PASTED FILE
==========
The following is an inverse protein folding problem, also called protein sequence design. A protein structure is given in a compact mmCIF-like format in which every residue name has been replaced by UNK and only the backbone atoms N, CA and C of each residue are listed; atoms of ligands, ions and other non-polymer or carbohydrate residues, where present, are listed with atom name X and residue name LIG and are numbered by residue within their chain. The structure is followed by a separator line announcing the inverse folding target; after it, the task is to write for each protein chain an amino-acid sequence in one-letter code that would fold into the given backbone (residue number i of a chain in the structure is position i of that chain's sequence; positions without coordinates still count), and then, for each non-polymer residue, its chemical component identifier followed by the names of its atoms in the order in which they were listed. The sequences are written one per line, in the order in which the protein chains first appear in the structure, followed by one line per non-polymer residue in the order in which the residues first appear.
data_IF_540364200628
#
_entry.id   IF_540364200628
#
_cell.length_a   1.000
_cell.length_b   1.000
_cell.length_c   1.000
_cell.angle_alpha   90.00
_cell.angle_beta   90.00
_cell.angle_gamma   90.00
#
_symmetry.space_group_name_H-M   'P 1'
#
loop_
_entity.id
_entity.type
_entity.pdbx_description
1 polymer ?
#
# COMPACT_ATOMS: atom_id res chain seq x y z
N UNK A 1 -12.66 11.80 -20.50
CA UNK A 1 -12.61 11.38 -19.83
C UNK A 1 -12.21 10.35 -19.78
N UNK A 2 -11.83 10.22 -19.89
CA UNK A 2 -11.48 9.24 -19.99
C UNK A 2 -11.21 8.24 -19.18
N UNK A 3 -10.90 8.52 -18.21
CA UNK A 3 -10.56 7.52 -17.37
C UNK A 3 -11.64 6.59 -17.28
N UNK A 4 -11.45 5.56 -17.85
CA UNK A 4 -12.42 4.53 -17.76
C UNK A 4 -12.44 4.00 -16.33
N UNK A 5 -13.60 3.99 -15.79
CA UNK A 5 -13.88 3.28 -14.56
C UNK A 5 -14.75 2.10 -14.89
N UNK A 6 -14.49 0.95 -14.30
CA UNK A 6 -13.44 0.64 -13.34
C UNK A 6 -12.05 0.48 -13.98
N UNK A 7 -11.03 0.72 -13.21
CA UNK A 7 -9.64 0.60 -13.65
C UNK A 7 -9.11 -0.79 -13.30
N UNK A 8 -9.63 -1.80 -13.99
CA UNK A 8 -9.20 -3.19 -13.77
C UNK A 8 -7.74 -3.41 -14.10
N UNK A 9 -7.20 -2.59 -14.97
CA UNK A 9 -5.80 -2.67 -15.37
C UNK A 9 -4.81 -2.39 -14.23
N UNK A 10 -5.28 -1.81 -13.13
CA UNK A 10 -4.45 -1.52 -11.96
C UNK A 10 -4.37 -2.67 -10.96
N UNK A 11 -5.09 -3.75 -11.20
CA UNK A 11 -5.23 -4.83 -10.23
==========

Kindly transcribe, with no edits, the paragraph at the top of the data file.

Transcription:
The following is an inverse protein folding problem, also called protein sequence design. A protein structure is given in a compact mmCIF-like format in which every residue name has been replaced by UNK and only the backbone atoms N, CA and C of each residue are listed; atoms of ligands, ions and other non-polymer or carbohydrate residues, where present, are listed with atom name X and residue name LIG and are numbered by residue within their chain. The structure is followed by a separator line announcing the inverse folding target; after it, the task is to write for each protein chain an amino-acid sequence in one-letter code that would fold into the given backbone (residue number i of a chain in the structure is position i of that chain's sequence; positions without coordinates still count), and then, for each non-polymer residue, its chemical component identifier followed by the names of its atoms in the order in which they were listed. The sequences are written one per line, in the order in which the protein chains first appear in the structure, followed by one line per non-polymer residue in the order in which the residues first appear.